When Congress reconvenes in January, at the top of its agenda will be an effort by a bipartisan, bicameral group of lawmakers to strike a deal that either finds savings in the federal budget or raises taxes -- or both.

Sound familiar?

Supercommittee co-chairs Rep. Jeb Hensarling (R-Texas) and Sen. Patty Murray (D-Wash.) — neither was tapped to serve on the payroll tax conference committee. (AP Photo/J. Scott Applewhite)

The mandate of the 20 lawmakers tapped to serve on the payroll tax conference committee is somewhat similar to that of the bipartisan “supercommittee” that fell short in its effort to tame the debt this fall. But there are several key differences between the two panels.

Below is our comparison of the two committees. Thoughts? Questions? The comments section is open for business.


Mandate: Both panels were charged with finding a minimum amount in budget savings. The 12 members of the supercommittee were told to pinpoint at least $1.2 trillion in deficit savings before a Thanksgiving deadline. The payroll tax conference committee must strike a deal before Feb. 29 on a nearly $170 billion package that extends the payroll tax holiday, unemployment benefits and the “doc fix,” which prevents a drop in reimbursement rates for doctors who see Medicare patients.

The new panel is likely to face the same hurdle that has played out in Congress for much of this year – where to cut the budget and where to turn for new revenue.

Timing: The supercommittee’s already-tough task was worsened by the conflicting schedules of the House and Senate -- for four weeks in October and November, for instance, both chambers were in session at the same time for only four days.

In the latest battle, lawmakers are similarly short on time. The House and Senate are in session at the same time for only four days in January. The President’s Day recess falls the week before the payroll tax extension expires on Feb. 29. So lawmakers have only about three weeks in February to work out an agreement.

House Minority Whip Steny Hoyer (D-Md.) told reporters Friday that negotiators could come back to Washington as early as next week to begin working on a deal, but there have been no scheduling announcements.

Secrecy: It’s also likely that the conference committee will conduct much of its work behind closed doors, just as the debt supercommittee did – a point of contention for many lawmakers and outside groups.


Failure is not an option (or is it?): Perhaps the biggest difference is that for the supercommittee, failure was an option. The August debt deal ensured that $1.2 trillion in deficit savings would be achieved through an across-the-board cut in the event that the panel failed.

A failure by the conference committee tasked with crafting a long-term deal, however, would raises payroll taxes and cut off unemployment benefits for millions of Americans – real-world consequences and serious political risk Republicans and Democrats. That leaders of both sides scrambled to reach a short-term deal with the White House this month would suggest some anxiety over the panel’s ability to make it work.

That’s not to say that there isn’t an escape hatch. If it looks like the conference committee is on the verge of failure, leaders could swoop in to work out an eleventh-hour deal.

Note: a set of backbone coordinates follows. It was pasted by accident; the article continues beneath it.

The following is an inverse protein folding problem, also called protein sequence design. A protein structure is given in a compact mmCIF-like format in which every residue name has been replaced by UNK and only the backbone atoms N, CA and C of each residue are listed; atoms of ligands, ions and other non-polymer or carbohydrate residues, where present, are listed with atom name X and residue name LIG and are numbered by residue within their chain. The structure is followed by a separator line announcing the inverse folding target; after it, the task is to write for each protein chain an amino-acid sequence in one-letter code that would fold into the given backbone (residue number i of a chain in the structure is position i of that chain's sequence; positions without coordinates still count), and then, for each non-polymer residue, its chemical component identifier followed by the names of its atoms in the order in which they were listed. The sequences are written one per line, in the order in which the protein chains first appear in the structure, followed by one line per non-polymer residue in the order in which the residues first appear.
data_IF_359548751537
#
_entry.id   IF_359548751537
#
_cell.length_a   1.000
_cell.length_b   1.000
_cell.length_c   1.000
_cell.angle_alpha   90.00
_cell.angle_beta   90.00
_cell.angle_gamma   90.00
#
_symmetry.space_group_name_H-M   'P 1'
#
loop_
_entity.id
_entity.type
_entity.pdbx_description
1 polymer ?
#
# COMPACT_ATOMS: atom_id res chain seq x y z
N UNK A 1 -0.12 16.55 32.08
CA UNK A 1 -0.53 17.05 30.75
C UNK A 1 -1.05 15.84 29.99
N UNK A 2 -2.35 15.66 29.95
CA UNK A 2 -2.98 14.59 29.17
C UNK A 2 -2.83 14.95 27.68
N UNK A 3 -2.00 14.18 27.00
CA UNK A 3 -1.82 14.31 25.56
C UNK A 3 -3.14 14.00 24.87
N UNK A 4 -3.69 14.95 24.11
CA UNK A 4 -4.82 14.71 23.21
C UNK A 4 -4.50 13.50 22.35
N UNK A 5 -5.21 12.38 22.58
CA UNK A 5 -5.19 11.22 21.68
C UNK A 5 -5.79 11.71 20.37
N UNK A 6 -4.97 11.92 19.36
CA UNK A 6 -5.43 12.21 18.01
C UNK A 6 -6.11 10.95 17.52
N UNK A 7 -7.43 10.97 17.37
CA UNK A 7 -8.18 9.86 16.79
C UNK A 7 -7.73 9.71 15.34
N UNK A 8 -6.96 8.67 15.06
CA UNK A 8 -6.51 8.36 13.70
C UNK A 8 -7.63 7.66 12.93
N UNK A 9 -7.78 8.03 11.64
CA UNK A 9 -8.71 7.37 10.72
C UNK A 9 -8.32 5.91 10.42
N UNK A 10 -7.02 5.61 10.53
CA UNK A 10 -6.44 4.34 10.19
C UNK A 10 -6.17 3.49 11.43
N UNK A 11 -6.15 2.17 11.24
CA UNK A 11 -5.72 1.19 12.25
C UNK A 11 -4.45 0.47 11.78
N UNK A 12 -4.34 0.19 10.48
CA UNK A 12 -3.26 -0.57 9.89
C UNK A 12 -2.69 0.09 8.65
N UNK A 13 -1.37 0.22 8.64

Members: There were 12 lawmakers on the debt supercommittee – three Senate Democrats, three Senate Republicans, three House Democrats and three House Republicans. This time, the conference committee will have 20 members – four Senate Democrats, three Senate Republicans, five House Democrats and eight House Republicans.

Senate Majority Leader Harry Reid (D-Nev.) has tapped Sens. Max Baucus (Mont.), Jack Reed (R.I.), Ben Cardin (Md.) and Bob Casey (Pa.).

House Speaker John Boehner (R-Ohio) has appointed Reps. Kevin Brady (Texas), Nan Hayworth (N.Y.), Tom Reed (N.Y.), Dave Camp (Mich.), Renee Ellmers (N.C.), Tom Price (Ga.), Fred Upton (Mich.) and Greg Walden (Ore.).

House Minority Leader Nancy Pelosi (D-Calif.) has named five conferees: Reps. Allyson Schwartz (Pa.), Sandy Levin (Mich.), Xavier Becerra (Calif.), Chris Van Hollen (Md.) and Henry Waxman (Calif.).

Senate Minority Leader Mitch McConnell (R-Ky.) has yet to name his three conferees.

Five of those appointed so far -- Baucus, Camp, Upton, Becerra and Van Hollen – are veterans of the debt supercommittee. Notably, three of the eight House GOP conferees tapped by Boehner are freshmen – Hayworth, Reed and Ellmers.

Authority: The debt supercommittee was given broad authority not only in crafting legislation but also in moving it through Congress: Members could have, in theory, worked out a $4 trillion “grand bargain” and then fast-tracked it to the House and Senate floors.

The conference committee will be working strictly within the confines of the payroll tax legislation that has made its way through each chamber.Lawmakers will have a much narrower focus, and Boehner may find his hands tied should his restive House GOP conference stage another revolt against a payroll tax compromise.

Before the the conference committee was passed as part of the payroll tax deal last week, several House GOP lawmakers said that they preferred a conference to a “supercommittee.” Several have noted that a conference committee would follow congressional order, since the panel would be working out differences between the Senate and House bills.

“Oh, my God, if you’re asking the difference between a conference committee and a supercommittee, you must not understand the government,” said Rep. Jeff Landry (R-La.).